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Function of Zinc

Zinc (Zn) acts as a catalyst in the processes of oxidation in plant cells, and is vital for the transformation of carbohydrates.  It regulates the consumption of sugars, which provide energy for the production of chlorophyll. It plays a part in the formation of growth promoting compounds within the plant, and it aids in the absorption of adequate moisture. Zinc is a major component in seed, grain formation, in plant height, protein synthesis and crop maturation date.

Soin Zince (Zn) Index System
Soil StatusSoil Zn Range (mg/l) 
1 <1
2 1.01-1.50
3 1.51-3.00
4 >3.00 

Deficiency risk – Main Factors

1.  Soil pH > pH 6.0 Zn availability decreases. 

2.  High soil organic matter - low Zn availability.  

3. Loose, unconsolidated seedbeds and poor root - soil contact. 

4. Continuous arable soils with low soil organic matter levels.

5. Zn is low on acid brown earths, acid sands, soils derived from granite, and in clay     soils with low magnesium.

6. High phosphate soils and >pH 7.0 reduce Zn availability.

7. High N application will reduce Zn availability

Critical Zinc levels PPM in Soil- Soil pH and soil P
DeficiencypH > 7.0
P > 15.0
pH < 7.0
P < 15.0
Severe <1.0 <0.6
Moderate 1.0 - 1.5 0.6 - 1.0
Slight 1.5 - 2.0 1.0 - 1.7
None >2.0 >1.7

Deficiency Symptoms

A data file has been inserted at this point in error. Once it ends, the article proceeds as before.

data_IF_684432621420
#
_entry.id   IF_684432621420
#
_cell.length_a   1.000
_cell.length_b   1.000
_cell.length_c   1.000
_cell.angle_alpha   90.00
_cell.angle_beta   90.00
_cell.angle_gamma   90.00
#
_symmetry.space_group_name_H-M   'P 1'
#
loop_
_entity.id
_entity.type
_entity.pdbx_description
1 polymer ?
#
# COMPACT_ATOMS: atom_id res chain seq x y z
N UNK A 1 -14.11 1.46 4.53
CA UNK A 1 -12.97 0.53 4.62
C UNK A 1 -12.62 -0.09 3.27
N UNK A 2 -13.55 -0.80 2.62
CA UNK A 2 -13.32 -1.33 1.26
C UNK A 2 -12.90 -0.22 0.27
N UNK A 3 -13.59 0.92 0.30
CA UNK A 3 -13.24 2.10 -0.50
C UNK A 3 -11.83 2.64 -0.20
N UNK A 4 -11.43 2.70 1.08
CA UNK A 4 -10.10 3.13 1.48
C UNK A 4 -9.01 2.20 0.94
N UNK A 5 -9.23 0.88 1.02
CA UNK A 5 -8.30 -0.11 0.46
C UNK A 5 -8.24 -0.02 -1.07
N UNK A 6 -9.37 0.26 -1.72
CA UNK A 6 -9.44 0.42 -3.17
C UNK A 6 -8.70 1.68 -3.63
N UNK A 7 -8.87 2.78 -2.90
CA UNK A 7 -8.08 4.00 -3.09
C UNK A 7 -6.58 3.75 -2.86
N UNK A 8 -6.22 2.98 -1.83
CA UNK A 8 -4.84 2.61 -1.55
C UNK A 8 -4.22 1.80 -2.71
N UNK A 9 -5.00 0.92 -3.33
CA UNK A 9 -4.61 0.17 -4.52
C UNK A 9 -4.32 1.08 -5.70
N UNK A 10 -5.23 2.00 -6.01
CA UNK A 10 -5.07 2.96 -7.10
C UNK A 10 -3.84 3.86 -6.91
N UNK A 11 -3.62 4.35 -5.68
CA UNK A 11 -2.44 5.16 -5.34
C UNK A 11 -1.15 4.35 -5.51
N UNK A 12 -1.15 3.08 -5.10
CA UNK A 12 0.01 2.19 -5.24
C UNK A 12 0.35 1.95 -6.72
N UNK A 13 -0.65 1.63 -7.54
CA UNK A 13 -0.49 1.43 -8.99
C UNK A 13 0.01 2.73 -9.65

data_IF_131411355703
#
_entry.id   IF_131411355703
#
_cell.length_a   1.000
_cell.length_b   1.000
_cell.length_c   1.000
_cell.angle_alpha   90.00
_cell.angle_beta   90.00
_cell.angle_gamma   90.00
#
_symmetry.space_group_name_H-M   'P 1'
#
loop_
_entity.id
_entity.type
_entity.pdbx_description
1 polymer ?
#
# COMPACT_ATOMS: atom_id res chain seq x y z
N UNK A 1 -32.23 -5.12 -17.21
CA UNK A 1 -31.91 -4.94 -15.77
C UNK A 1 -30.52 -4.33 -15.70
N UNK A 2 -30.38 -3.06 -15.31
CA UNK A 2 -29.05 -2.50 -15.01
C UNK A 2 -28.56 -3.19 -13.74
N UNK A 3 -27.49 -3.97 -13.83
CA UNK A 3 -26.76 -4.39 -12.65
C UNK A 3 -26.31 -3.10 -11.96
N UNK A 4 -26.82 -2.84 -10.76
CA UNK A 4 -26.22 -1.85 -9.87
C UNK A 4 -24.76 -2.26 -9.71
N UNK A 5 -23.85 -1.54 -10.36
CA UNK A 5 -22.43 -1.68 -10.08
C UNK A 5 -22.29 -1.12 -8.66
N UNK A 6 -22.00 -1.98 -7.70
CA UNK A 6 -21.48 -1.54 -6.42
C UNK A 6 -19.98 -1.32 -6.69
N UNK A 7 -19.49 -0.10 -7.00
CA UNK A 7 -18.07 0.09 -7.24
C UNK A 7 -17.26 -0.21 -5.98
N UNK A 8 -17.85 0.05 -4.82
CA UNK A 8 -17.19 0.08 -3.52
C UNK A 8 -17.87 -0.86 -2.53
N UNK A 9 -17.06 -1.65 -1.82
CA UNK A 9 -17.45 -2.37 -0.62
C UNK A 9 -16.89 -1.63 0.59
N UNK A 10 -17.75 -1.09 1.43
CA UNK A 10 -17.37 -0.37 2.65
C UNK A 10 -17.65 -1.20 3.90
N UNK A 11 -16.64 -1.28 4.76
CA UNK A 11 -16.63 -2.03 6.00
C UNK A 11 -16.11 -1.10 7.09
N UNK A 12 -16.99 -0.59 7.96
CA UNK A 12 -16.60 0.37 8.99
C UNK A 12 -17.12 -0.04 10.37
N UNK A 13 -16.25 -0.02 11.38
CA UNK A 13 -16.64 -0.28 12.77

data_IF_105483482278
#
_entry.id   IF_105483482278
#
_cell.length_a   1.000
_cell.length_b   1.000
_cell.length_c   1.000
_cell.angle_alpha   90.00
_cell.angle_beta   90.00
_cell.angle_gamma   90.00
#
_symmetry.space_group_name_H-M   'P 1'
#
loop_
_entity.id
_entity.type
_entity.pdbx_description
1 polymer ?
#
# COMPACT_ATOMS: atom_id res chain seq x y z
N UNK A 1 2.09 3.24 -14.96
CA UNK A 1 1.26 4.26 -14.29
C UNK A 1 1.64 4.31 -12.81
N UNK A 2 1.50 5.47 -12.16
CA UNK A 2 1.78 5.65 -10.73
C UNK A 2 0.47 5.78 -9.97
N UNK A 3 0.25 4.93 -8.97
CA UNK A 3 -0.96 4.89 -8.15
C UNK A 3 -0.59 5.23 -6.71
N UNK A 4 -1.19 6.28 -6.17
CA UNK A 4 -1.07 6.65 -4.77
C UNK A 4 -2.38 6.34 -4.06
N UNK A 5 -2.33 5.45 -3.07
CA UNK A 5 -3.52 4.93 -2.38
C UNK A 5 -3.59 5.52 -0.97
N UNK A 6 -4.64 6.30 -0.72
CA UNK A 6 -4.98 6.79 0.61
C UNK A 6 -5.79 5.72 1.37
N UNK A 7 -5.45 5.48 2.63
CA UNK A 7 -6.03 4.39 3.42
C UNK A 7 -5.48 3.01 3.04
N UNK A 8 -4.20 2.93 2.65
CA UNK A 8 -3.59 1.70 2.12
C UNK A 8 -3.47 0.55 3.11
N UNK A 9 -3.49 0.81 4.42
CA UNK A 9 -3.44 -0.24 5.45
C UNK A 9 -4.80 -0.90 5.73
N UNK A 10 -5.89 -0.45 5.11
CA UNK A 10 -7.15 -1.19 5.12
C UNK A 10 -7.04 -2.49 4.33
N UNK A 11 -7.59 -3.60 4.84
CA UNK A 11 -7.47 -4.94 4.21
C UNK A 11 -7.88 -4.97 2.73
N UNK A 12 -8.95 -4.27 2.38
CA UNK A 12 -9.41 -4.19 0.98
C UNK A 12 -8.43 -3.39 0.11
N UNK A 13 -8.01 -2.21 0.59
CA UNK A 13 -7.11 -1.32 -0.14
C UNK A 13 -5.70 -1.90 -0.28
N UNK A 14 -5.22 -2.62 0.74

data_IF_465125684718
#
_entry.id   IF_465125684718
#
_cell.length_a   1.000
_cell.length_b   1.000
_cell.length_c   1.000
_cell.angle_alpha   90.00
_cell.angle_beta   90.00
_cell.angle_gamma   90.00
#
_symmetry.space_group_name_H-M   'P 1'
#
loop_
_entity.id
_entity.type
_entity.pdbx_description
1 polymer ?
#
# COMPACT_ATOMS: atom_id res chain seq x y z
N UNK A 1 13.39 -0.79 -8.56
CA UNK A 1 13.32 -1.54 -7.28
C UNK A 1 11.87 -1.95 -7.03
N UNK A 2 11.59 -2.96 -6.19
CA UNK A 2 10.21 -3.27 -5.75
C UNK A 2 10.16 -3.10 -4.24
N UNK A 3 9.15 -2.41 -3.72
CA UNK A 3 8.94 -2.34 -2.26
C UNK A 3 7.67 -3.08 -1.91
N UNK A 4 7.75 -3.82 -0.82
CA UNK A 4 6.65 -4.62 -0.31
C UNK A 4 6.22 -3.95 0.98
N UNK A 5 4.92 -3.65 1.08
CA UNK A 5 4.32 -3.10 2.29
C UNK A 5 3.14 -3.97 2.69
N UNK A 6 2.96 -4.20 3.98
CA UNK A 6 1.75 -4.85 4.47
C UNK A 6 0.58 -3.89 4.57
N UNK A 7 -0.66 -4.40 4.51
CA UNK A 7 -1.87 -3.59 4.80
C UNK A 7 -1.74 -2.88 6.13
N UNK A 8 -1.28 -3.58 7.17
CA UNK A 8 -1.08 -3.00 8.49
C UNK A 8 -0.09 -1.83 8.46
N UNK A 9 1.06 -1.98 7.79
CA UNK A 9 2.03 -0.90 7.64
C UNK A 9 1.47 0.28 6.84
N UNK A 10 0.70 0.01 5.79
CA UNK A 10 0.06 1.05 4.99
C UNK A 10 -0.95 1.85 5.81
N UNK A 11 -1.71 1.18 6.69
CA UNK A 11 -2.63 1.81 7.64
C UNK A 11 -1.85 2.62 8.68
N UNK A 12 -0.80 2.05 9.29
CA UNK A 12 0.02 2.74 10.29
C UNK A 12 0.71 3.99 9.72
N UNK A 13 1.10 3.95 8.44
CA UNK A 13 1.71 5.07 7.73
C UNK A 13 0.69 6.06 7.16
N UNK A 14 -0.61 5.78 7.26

Zn deficiency generally shows up in the early stages of growth, when the plant is only a few inches high, appearing first as yellow streaks in the young leaves with a white to yellowish tip. White spots often appear in the leaves or along the edges and a portion of the marginal area my die. Frequently the entire plant is stunted, due to shortening of the internodes.

Diagnosis & Treatment
Zn deficiency can be diagnosed from knowledge of crop symptoms, susceptible soil types and field history. Leaf analysis will confirm a deficiency and is a cheap diagnostic test compared to the cost of Zn application. Zn is deficient in cereals at less than 20mg/kg in plant tissue. Soil analysis is an excellent and a reliable guide to diagnosis or prediction of Zn deficiency.

Foliar application

– Good crop response & will reduce grain yield loss

  • Chelated products which offer advantages of much greater compatibility with other agrochemicals, better solubility and no risk of crop scorch.
  • Inorganic suspensions; these proprietary products are based on Zn sulphates, Zn oxides as a flowable suspension, together with stickers & wetters in a tank mixable formulations.
  • Split foliar Zn app. (2 by ½ rate) – Improved crop response

Spring Cereals
To maximize crop uptake and response to foliar Zn split, apply 50% at 3 – 5 leaf stage and the remaining 50% at 1st node to flag leaf visible

Winter Cereals
Autumn, as well as spring, Zn sprays are need on cereals (esp. wheat & barley) if deficiency symptoms develop during the autumn.  Apply foliar Zn at GS 25 in fields where moderate to severe Zn deficiency is a known problem in most years.  Spring application of Zn to winter cereals should be applied by GS 31.

Very high levels of N, P & K may induce Zn deficiency. Fe or Mn, either in excess or deficient, may be contributing factors to Zn deficiencies.